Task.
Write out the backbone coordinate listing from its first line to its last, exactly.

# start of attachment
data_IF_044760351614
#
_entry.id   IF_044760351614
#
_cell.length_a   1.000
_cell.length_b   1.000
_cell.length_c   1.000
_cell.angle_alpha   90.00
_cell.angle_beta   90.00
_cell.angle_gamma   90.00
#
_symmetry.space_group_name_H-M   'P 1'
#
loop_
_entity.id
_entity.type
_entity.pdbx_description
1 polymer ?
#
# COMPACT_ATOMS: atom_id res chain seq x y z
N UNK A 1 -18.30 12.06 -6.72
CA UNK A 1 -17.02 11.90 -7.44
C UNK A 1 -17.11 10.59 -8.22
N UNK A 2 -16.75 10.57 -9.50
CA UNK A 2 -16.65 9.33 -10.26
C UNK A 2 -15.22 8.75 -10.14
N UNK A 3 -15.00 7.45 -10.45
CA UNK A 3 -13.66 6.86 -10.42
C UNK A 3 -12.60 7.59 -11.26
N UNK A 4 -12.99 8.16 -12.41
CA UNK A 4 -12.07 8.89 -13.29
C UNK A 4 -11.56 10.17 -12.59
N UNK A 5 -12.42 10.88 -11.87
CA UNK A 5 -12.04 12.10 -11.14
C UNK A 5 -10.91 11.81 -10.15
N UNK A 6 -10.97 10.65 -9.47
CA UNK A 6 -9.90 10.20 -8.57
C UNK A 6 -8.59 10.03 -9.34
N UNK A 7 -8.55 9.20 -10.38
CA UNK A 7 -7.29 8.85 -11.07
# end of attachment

data_IF_044760351614
#
_entry.id   IF_044760351614
#
_cell.length_a   1.000
_cell.length_b   1.000
_cell.length_c   1.000
_cell.angle_alpha   90.00
_cell.angle_beta   90.00
_cell.angle_gamma   90.00
#
_symmetry.space_group_name_H-M   'P 1'
#
loop_
_entity.id
_entity.type
_entity.pdbx_description
1 polymer ?
#
# COMPACT_ATOMS: atom_id res chain seq x y z
N UNK A 1 -18.30 12.06 -6.72
CA UNK A 1 -17.02 11.90 -7.44
C UNK A 1 -17.11 10.59 -8.22
N UNK A 2 -16.75 10.57 -9.50
CA UNK A 2 -16.65 9.33 -10.26
C UNK A 2 -15.22 8.75 -10.14
N UNK A 3 -15.00 7.45 -10.45
CA UNK A 3 -13.66 6.86 -10.42
C UNK A 3 -12.60 7.59 -11.26
N UNK A 4 -12.99 8.16 -12.41
CA UNK A 4 -12.07 8.89 -13.29
C UNK A 4 -11.56 10.17 -12.59
N UNK A 5 -12.42 10.88 -11.87
CA UNK A 5 -12.04 12.10 -11.14
C UNK A 5 -10.91 11.81 -10.15
N UNK A 6 -10.97 10.65 -9.47
CA UNK A 6 -9.90 10.20 -8.57
C UNK A 6 -8.59 10.03 -9.34
N UNK A 7 -8.55 9.20 -10.38
CA UNK A 7 -7.29 8.85 -11.07